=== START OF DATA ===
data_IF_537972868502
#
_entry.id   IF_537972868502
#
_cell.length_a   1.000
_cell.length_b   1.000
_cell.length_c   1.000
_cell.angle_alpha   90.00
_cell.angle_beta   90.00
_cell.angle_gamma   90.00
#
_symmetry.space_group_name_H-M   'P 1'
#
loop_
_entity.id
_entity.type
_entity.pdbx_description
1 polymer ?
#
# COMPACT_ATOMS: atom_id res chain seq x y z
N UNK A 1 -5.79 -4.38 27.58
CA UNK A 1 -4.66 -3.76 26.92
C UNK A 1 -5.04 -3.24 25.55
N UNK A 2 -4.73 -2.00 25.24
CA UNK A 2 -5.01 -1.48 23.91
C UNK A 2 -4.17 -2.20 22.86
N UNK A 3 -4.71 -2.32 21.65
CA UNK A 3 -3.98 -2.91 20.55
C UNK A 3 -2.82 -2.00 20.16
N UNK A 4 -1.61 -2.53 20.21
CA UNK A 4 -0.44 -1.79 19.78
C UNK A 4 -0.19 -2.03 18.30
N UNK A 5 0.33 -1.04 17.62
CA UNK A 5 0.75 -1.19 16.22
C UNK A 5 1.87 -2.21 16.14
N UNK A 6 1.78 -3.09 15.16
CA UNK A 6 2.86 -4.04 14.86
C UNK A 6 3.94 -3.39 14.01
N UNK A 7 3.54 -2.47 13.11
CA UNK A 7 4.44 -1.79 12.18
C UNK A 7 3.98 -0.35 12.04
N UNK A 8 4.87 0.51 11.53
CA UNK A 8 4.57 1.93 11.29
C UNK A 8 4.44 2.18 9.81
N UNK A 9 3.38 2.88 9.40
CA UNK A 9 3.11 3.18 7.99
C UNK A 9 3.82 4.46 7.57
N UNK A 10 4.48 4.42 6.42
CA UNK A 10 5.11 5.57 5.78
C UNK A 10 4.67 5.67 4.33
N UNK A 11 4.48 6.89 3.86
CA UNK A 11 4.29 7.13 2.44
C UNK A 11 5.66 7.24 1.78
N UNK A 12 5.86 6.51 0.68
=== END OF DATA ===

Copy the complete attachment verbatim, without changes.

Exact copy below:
data_IF_537972868502
#
_entry.id   IF_537972868502
#
_cell.length_a   1.000
_cell.length_b   1.000
_cell.length_c   1.000
_cell.angle_alpha   90.00
_cell.angle_beta   90.00
_cell.angle_gamma   90.00
#
_symmetry.space_group_name_H-M   'P 1'
#
loop_
_entity.id
_entity.type
_entity.pdbx_description
1 polymer ?
#
# COMPACT_ATOMS: atom_id res chain seq x y z
N UNK A 1 -5.79 -4.38 27.58
CA UNK A 1 -4.66 -3.76 26.92
C UNK A 1 -5.04 -3.24 25.55
N UNK A 2 -4.73 -2.00 25.24
CA UNK A 2 -5.01 -1.48 23.91
C UNK A 2 -4.17 -2.20 22.86
N UNK A 3 -4.71 -2.32 21.65
CA UNK A 3 -3.98 -2.91 20.55
C UNK A 3 -2.82 -2.00 20.16
N UNK A 4 -1.61 -2.53 20.21
CA UNK A 4 -0.44 -1.79 19.78
C UNK A 4 -0.19 -2.03 18.30
N UNK A 5 0.33 -1.04 17.62
CA UNK A 5 0.75 -1.19 16.22
C UNK A 5 1.87 -2.21 16.14
N UNK A 6 1.78 -3.09 15.16
CA UNK A 6 2.86 -4.04 14.86
C UNK A 6 3.94 -3.39 14.01
N UNK A 7 3.54 -2.47 13.11
CA UNK A 7 4.44 -1.79 12.18
C UNK A 7 3.98 -0.35 12.04
N UNK A 8 4.87 0.51 11.53
CA UNK A 8 4.57 1.93 11.29
C UNK A 8 4.44 2.18 9.81
N UNK A 9 3.38 2.88 9.40
CA UNK A 9 3.11 3.18 7.99
C UNK A 9 3.82 4.46 7.57
N UNK A 10 4.48 4.42 6.42
CA UNK A 10 5.11 5.57 5.78
C UNK A 10 4.67 5.67 4.33
N UNK A 11 4.48 6.89 3.86
CA UNK A 11 4.29 7.13 2.44
C UNK A 11 5.66 7.24 1.78
N UNK A 12 5.86 6.51 0.68